If you create a perfect circle on a flat surface, and apply it to a cylindrical object, it will appear to be an oval shape. You'll need to translate the initial shape to account for the rounded surface it'll be applied to.

    I have no real idea how to do such a thing. Perhaps someone with experience using 3d-modeling software could shed some light on the subject.
    ...So couldn't you just invert the process? Make an oval on a flat surface, then apply it to the tube? If a circle on paper makes a landscape oval in the metal, couldn't a portrait oval on paper make a circle in the tube?

    (Does that make sense or am i on crazy pills? Its just an antihistamine, i swear!!)
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  6. #6

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    That actually makes sense.(unless I am on crazy pills too, lol) The only difficulty would be making the perfect oval, but that should be achievable.

  7. #7

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    Quote Originally Posted by hapki View Post
    I'm working on a Kanan Jarrus saber. I keep trying to get a perfect circle for the charging pin area, but it's just not working. I've tried drilling the exact size, drilling smaller and sanding, and acid etching the circle as a guide. Still, no luck.
    IMG_2325.JPG
    I know "there is no try" but what I'm "doing" is wasting shroud material. I know Tim could create these parts perfectly, but I really wanted to do it myself.

    I also am trying to figure out a good way to make the grips. I etched some lines in the hilt for an inverted grip-type effect. My idea was to paint the etched lines, but that didn't work out very well. The lines were messy.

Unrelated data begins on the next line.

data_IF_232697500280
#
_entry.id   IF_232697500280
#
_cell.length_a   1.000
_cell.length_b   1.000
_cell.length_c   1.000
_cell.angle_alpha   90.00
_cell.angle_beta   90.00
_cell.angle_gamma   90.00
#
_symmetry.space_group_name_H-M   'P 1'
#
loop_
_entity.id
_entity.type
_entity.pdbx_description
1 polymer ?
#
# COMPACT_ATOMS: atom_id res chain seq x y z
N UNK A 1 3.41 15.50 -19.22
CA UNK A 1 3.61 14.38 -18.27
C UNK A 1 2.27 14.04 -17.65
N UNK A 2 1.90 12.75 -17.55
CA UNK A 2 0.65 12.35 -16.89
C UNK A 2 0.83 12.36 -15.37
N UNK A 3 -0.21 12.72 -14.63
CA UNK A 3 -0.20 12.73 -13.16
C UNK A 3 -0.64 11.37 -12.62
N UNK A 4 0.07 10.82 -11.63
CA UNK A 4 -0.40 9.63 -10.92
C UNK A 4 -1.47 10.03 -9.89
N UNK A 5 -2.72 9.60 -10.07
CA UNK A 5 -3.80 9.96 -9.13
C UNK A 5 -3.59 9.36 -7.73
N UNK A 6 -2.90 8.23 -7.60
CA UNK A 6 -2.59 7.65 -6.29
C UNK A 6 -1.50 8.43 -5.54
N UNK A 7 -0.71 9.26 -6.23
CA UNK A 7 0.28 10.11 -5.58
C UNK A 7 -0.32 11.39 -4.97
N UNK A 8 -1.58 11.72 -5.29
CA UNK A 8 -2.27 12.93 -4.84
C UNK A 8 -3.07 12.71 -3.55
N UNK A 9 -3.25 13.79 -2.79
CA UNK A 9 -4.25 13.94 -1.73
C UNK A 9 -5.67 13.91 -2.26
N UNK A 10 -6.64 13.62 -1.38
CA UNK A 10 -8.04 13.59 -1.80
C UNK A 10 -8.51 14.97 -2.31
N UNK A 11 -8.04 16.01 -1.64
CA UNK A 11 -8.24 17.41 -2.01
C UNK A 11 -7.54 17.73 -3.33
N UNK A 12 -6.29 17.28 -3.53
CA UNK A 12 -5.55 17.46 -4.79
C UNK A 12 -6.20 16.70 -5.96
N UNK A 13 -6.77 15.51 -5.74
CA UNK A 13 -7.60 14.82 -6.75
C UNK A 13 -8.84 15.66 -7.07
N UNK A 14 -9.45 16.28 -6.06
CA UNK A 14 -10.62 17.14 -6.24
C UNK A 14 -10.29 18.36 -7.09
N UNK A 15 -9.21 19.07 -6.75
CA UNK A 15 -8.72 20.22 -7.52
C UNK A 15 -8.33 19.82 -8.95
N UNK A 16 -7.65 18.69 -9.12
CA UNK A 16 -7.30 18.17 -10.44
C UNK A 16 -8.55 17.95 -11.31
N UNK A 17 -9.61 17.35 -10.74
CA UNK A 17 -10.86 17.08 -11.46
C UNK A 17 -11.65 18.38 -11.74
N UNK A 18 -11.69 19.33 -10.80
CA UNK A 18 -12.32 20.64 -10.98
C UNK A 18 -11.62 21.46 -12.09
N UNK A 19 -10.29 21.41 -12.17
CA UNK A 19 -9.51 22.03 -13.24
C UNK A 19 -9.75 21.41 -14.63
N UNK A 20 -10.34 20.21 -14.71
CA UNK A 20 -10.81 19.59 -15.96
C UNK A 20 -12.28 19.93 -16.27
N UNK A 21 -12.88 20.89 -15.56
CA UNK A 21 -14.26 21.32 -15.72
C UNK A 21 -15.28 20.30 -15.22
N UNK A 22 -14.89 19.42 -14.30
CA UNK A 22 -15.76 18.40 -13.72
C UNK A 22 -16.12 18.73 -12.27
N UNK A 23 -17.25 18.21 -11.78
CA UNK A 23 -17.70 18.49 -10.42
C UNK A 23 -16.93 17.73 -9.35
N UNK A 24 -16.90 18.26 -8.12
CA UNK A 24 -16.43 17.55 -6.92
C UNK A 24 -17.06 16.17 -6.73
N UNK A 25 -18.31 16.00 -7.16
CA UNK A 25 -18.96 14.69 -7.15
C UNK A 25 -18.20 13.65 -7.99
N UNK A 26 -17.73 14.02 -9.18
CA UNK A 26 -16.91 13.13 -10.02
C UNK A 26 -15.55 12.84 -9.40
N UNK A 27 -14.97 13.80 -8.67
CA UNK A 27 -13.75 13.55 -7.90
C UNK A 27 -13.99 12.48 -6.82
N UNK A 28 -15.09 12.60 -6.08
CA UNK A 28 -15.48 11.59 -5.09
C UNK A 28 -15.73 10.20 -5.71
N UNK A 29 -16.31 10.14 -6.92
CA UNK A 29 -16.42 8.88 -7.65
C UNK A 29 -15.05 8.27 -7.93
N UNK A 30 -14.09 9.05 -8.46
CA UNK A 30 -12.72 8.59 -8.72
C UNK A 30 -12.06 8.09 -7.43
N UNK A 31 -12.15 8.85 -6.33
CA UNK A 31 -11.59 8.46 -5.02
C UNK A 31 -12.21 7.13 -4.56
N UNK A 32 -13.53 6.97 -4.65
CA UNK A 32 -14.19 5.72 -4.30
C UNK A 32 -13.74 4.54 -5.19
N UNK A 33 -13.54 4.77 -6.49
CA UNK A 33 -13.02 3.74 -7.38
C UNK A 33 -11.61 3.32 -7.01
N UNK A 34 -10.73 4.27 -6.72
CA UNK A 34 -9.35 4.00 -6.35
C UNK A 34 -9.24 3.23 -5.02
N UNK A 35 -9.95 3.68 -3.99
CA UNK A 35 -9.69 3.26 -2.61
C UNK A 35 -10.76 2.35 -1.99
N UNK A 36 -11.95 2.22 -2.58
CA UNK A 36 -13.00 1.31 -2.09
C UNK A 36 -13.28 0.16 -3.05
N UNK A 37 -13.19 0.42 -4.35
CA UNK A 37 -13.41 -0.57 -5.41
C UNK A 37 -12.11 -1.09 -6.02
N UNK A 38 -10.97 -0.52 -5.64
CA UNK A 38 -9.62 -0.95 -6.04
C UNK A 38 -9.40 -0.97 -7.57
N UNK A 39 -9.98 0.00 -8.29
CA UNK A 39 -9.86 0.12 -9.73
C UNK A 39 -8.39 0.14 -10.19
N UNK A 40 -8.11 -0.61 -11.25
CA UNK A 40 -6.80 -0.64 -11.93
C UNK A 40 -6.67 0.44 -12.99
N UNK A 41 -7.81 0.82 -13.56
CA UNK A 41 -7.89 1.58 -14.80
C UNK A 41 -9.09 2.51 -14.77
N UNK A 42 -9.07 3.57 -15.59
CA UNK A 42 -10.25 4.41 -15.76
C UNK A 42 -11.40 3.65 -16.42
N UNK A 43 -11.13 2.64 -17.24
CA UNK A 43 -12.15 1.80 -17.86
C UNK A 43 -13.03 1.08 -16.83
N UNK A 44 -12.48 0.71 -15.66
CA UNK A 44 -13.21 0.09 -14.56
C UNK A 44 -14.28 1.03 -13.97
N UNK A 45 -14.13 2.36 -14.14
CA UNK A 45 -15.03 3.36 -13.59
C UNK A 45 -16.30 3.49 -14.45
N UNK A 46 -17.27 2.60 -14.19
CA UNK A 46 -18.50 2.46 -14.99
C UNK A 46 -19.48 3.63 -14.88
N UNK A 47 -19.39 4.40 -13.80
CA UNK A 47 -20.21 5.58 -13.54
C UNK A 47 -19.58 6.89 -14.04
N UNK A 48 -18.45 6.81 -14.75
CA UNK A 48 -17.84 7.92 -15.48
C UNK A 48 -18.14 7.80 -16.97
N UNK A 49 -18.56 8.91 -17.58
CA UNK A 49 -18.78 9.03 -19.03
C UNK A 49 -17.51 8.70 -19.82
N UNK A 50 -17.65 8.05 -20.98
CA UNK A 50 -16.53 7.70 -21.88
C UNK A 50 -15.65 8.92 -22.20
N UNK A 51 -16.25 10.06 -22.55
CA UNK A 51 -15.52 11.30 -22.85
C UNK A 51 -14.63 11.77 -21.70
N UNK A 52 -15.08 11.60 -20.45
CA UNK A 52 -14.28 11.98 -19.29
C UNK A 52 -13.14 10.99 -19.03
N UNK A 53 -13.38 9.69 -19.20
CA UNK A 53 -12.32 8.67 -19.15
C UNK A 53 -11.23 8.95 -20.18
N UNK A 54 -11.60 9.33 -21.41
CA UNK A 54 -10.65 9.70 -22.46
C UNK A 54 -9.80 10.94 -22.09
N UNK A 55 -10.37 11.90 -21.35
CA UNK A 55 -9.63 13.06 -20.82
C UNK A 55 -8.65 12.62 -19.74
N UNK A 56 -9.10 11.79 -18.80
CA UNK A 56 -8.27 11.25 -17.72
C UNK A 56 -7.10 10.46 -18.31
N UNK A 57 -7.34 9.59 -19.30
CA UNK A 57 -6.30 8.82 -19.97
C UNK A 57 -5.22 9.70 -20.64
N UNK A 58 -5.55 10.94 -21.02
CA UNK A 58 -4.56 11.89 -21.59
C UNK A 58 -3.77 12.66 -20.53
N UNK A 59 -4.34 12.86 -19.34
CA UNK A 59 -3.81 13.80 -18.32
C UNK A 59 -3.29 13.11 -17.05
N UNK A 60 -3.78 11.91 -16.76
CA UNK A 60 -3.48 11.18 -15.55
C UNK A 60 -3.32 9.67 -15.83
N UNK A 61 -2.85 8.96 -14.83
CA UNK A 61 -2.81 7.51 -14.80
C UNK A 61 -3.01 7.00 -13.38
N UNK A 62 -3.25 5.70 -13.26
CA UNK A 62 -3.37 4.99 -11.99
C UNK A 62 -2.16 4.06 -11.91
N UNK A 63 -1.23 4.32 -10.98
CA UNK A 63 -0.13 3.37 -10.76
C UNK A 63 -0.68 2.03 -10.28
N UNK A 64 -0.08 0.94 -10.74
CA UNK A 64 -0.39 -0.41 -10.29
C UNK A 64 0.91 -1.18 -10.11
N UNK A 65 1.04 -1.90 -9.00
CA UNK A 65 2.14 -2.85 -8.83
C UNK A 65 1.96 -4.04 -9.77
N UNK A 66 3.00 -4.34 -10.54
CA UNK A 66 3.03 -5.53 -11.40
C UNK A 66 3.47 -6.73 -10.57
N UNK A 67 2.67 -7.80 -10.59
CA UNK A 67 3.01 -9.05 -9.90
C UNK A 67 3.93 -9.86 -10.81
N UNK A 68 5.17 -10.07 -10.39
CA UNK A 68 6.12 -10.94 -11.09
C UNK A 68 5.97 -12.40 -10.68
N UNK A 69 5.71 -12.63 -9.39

IMG_2326.JPG
    I suppose the best solution for the grips would be a neoprene strip with adhesive backing; however, the lines are 4.76 inches long, and the grips don't come in that length--only shorter.

    This is the third attempt at a Kanan hilt.
    If you are trying for a perfect hole....start by using a wood dowel 1.5” in diameter sand it down to fit snugly inside of your shroud..then cut/drill your hole while supporting the material in a vise. Remember to cover the jaws with some thin wood or plastic so you don’t mar the shroud...it is thin. I was having a significant distortion problem before I did this. I also cut slightly smaller and use a dreamel tool to smooth the edges to the right size...
    Gary

  8. #8
    Jedi Initiate hapki's Avatar
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    Thanks for all the suggestions. I finally threw caution to the wind and just used a manual drill with a step bit. Amazingly enough, I got two good cuts. Here's what I have so far.

    IMG_2356.JPG
    IMG_2357.JPG
    IMG_2355.JPG
    IMG_2355.JPG
    IMG_2358.JPG
    I'm still thinking about grips, but I'm probably going to cut metal strips and place them over the etched grooves. I have tried this with aluminum, but it hasn't worked very well. I have better luck with brass, so I may try that if I can get a tube similar to the size of shroud material. Since the grip is slim, it probably doesn't need to be exact. Then there's the problem of attaching them. The obvious solution is to screw them on, but I don't want screws to show. I'll probably use the same cement that I used to fix my dishwasher mount to a granite counter top. It's the kind you have to mix. This saber won't be a dueling saber, so it doesn't have to be extremely rugged.

    Or, if I can find tank grips or some other good quality neoprene rubber in the correct size, I'll go with that.